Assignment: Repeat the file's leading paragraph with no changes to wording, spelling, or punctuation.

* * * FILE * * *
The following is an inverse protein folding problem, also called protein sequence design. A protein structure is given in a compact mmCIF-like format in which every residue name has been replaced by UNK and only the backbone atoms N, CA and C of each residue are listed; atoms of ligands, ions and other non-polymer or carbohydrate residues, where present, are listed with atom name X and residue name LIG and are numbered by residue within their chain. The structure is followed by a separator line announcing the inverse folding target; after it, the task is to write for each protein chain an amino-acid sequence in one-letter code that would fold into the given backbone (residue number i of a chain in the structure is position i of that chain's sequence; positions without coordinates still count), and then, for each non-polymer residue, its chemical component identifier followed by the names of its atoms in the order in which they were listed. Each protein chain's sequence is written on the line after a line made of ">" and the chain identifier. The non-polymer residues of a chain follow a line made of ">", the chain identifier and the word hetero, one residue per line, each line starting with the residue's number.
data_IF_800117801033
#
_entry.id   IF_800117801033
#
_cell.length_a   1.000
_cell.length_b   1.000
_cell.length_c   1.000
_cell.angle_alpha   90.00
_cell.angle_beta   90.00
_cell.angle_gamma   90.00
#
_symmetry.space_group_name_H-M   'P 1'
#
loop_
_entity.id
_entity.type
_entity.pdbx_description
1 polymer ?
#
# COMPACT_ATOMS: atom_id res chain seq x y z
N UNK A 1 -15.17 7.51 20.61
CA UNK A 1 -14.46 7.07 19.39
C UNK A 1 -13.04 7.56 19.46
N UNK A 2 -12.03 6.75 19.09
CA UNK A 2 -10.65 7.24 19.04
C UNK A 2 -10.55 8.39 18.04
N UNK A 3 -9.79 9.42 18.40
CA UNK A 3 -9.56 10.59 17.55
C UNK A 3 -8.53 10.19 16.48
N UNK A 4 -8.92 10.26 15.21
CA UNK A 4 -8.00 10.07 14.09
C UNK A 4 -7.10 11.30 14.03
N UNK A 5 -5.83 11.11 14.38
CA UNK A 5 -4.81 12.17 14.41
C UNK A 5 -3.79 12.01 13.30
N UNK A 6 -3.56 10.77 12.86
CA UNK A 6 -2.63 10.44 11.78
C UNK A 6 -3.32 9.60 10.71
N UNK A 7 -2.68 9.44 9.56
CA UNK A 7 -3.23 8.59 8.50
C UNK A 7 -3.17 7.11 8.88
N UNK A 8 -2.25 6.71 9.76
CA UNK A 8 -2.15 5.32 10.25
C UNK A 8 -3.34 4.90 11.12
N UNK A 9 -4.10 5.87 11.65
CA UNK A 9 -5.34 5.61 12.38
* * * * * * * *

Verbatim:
The following is an inverse protein folding problem, also called protein sequence design. A protein structure is given in a compact mmCIF-like format in which every residue name has been replaced by UNK and only the backbone atoms N, CA and C of each residue are listed; atoms of ligands, ions and other non-polymer or carbohydrate residues, where present, are listed with atom name X and residue name LIG and are numbered by residue within their chain. The structure is followed by a separator line announcing the inverse folding target; after it, the task is to write for each protein chain an amino-acid sequence in one-letter code that would fold into the given backbone (residue number i of a chain in the structure is position i of that chain's sequence; positions without coordinates still count), and then, for each non-polymer residue, its chemical component identifier followed by the names of its atoms in the order in which they were listed. Each protein chain's sequence is written on the line after a line made of ">" and the chain identifier. The non-polymer residues of a chain follow a line made of ">", the chain identifier and the word hetero, one residue per line, each line starting with the residue's number.